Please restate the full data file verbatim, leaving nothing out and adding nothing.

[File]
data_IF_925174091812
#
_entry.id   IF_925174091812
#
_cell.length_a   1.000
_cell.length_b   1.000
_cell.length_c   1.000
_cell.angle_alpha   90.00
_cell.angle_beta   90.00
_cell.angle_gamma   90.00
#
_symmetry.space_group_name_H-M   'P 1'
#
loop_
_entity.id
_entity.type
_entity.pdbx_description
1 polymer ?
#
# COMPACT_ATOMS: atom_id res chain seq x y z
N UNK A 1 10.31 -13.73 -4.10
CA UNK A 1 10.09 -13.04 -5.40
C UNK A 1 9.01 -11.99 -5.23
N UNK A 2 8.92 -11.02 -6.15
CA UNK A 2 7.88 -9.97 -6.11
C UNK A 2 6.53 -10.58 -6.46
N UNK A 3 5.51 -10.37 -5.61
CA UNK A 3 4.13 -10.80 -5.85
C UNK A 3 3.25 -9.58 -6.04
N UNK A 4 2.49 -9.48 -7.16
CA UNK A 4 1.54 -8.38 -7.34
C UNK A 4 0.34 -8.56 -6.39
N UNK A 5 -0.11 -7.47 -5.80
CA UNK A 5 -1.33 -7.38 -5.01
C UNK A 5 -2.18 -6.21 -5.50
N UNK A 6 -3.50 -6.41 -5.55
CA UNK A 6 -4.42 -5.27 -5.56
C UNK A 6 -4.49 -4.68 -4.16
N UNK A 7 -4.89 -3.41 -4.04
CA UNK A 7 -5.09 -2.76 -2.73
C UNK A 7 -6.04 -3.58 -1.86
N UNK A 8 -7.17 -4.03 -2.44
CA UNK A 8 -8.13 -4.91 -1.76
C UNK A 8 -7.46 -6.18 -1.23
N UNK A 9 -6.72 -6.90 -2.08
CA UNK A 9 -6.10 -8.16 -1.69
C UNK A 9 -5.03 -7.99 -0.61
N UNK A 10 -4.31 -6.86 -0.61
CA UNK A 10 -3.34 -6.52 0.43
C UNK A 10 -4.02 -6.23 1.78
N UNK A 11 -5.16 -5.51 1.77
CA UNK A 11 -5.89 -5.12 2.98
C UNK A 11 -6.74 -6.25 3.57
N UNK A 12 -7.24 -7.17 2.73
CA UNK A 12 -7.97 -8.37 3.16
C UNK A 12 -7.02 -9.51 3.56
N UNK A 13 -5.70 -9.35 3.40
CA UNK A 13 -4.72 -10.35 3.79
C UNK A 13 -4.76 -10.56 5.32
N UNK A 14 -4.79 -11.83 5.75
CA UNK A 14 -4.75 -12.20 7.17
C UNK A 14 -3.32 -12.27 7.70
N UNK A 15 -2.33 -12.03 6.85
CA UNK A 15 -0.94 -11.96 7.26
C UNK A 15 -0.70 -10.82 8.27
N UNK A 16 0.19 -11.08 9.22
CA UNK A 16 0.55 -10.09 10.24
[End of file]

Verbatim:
data_IF_925174091812
#
_entry.id   IF_925174091812
#
_cell.length_a   1.000
_cell.length_b   1.000
_cell.length_c   1.000
_cell.angle_alpha   90.00
_cell.angle_beta   90.00
_cell.angle_gamma   90.00
#
_symmetry.space_group_name_H-M   'P 1'
#
loop_
_entity.id
_entity.type
_entity.pdbx_description
1 polymer ?
#
# COMPACT_ATOMS: atom_id res chain seq x y z
N UNK A 1 10.31 -13.73 -4.10
CA UNK A 1 10.09 -13.04 -5.40
C UNK A 1 9.01 -11.99 -5.23
N UNK A 2 8.92 -11.02 -6.15
CA UNK A 2 7.88 -9.97 -6.11
C UNK A 2 6.53 -10.58 -6.46
N UNK A 3 5.51 -10.37 -5.61
CA UNK A 3 4.13 -10.80 -5.85
C UNK A 3 3.25 -9.58 -6.04
N UNK A 4 2.49 -9.48 -7.16
CA UNK A 4 1.54 -8.38 -7.34
C UNK A 4 0.34 -8.56 -6.39
N UNK A 5 -0.11 -7.47 -5.80
CA UNK A 5 -1.33 -7.38 -5.01
C UNK A 5 -2.18 -6.21 -5.50
N UNK A 6 -3.50 -6.41 -5.55
CA UNK A 6 -4.42 -5.27 -5.56
C UNK A 6 -4.49 -4.68 -4.16
N UNK A 7 -4.89 -3.41 -4.04
CA UNK A 7 -5.09 -2.76 -2.73
C UNK A 7 -6.04 -3.58 -1.86
N UNK A 8 -7.17 -4.03 -2.44
CA UNK A 8 -8.13 -4.91 -1.76
C UNK A 8 -7.46 -6.18 -1.23
N UNK A 9 -6.72 -6.90 -2.08
CA UNK A 9 -6.10 -8.16 -1.69
C UNK A 9 -5.03 -7.99 -0.61
N UNK A 10 -4.31 -6.86 -0.61
CA UNK A 10 -3.34 -6.52 0.43
C UNK A 10 -4.02 -6.23 1.78
N UNK A 11 -5.16 -5.51 1.77
CA UNK A 11 -5.89 -5.12 2.98
C UNK A 11 -6.74 -6.25 3.57
N UNK A 12 -7.24 -7.17 2.73
CA UNK A 12 -7.97 -8.37 3.16
C UNK A 12 -7.02 -9.51 3.56
N UNK A 13 -5.70 -9.35 3.40
CA UNK A 13 -4.72 -10.35 3.79
C UNK A 13 -4.76 -10.56 5.32
N UNK A 14 -4.79 -11.83 5.75
CA UNK A 14 -4.75 -12.20 7.17
C UNK A 14 -3.32 -12.27 7.70
N UNK A 15 -2.33 -12.03 6.85
CA UNK A 15 -0.94 -11.96 7.26
C UNK A 15 -0.70 -10.82 8.27
N UNK A 16 0.19 -11.08 9.22
CA UNK A 16 0.55 -10.09 10.24